“Risa Hontiveros was not even able to address a number of PhilHealth controversies, such as the protested case rates, glaring hospital and clinic reimbursements, increase in out-of-pocket health expenditure and millions worth of bonuses and perks given to PhilHealth executives.”
By ANNE MARXZE D. UMIL
MANILA – The group Health Alliance for Democracy (HEAD) had asked the Commission on Elections (Comelec) to investigate the use of funds of government agencies, particularly, for the campaign of senatorial candidate Risa Hontiveros.
Dr. Joseph Carabeo, HEAD secretary general and Kontra-Daya convenor, specified the Philippine Health Insurance Corporation (PhilHealth), which had been used in the past by some candidates to get electoral leverage.
“The use of PhilHealth’s resources, programs and materials by some candidates have been apparent since July 2015 and continues until this campaign period,” he said.
The group cited the Facebook posts of Akbayan Partylist member Ileana Ibay dated Jan. 16 and 30, and Feb. 6, 10 and 11, which showed her distributing PhilHealth cards and registering members. Ibay is running for councilor in the 2nd district of Pasay City.
Campaign materials of former Akbayan Partylist Representative and now senatorial candidate Hontiveros were posted in the background of the distribution.
“Curiously, an aspiring candidate performs a function normally done by a barangay/city office,” said Carabeo in a statement. He said it was an “obvious case of political leveraging by candidates who hold or are close to those who hold power.”
He said PhilHealth is a state-run social service institution, thus, any health and medical services that patients receive come from private funds of PhilHealth members and the government’s heavily-budgeted indigent sponsor program.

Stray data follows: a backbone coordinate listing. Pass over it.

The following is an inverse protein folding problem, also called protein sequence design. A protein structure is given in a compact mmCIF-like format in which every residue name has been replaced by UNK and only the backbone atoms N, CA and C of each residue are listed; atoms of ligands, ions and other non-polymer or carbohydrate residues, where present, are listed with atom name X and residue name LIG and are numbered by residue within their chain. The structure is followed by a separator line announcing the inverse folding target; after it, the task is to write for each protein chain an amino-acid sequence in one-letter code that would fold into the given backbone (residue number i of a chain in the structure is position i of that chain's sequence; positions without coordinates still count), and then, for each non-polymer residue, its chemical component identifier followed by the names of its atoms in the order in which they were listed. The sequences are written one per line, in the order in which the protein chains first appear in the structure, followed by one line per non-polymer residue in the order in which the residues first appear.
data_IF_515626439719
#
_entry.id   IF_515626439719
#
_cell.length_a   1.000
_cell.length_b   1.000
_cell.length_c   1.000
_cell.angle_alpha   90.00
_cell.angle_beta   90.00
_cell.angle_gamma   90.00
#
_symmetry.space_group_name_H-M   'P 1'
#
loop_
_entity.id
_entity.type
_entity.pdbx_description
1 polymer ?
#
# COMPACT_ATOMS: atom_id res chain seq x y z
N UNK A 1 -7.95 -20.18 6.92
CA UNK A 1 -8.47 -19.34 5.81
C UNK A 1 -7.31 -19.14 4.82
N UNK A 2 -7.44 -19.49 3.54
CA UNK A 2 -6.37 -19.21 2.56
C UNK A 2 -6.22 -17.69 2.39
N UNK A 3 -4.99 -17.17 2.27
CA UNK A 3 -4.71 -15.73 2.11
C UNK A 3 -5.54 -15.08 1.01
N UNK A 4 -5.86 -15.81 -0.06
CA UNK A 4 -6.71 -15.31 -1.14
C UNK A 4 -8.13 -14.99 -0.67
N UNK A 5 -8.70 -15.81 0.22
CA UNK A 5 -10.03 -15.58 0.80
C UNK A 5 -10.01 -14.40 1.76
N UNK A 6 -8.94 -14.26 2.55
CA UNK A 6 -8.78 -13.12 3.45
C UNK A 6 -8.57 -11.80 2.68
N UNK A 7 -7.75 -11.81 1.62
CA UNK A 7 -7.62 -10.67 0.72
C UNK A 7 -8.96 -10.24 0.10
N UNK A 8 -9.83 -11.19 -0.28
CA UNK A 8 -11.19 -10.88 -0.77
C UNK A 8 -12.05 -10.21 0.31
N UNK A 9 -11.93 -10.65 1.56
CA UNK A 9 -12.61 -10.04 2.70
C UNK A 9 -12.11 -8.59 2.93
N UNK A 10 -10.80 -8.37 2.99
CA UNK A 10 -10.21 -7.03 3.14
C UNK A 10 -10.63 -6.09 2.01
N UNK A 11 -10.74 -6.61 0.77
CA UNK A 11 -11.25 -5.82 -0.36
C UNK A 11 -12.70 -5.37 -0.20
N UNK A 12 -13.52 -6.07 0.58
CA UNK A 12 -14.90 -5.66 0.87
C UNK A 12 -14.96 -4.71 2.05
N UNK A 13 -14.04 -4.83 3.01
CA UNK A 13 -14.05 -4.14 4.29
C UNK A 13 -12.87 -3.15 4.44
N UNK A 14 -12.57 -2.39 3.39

“However, the way Ibay, Hontiveros and Akbayan are using PhilHealth tends to deceive the beneficiaries and the public that they are the ones who provide health services,” said Carabeo.
Hontiveros was appointed PhilHealth director by President Aquino on June 30, 2015.
HEAD noted that in July 2015, Hontiveros became the poster girl of PhilHealth’s massive advertisement. This included huge posters plastered at the back of passenger buses plying major thoroughfares in Metro Manila.
Also in August 2015, the group said a 30-seconder TV commercial was repeatedly aired in major networks with Hontiveros appearing as PhilHealth head. The group estimates that each commercial could amount up to P400,000 ($8,610).
“There was confusion on how these were funded: Malacañang states that these were funded by PhilHealth, but Hontiveros’s camp asserts that these came from private funds from friends,” Carabeo said.
Carabeo also hit Hontiveros for portraying herself as a “health advocate using PhilHealth exposures.”
“Yet she was not even able to address a number of PhilHealth controversies such as the protested case rates, glaring hospital and clinic reimbursements, increase in out-of-pocket health expenditure and millions worth of bonuses and perks given to PhilHealth executives.”
“Hontiveros’s mounting of her pre-election ‘health advocacies’ campaign using PhilHealth funds lacks delicadeza. And this seems to have rubbed-off on her fellow Akbayan candidates,” Carabeo added.
A group of lawyers also challenged Hontiveros to reveal her private donors who she claimed are paying for her campaign commercials.
Carabeo said they call on the Filipino voters to choose “leaders who have integrity and accountability.”
“Voters must realize that candidates are abusing government programs such as PhilHealth, TESDA and the Pantawid Pamilyang Pilipino Program (4Ps), and we must never allow such politicians to gain power in the government,” Carabeo said.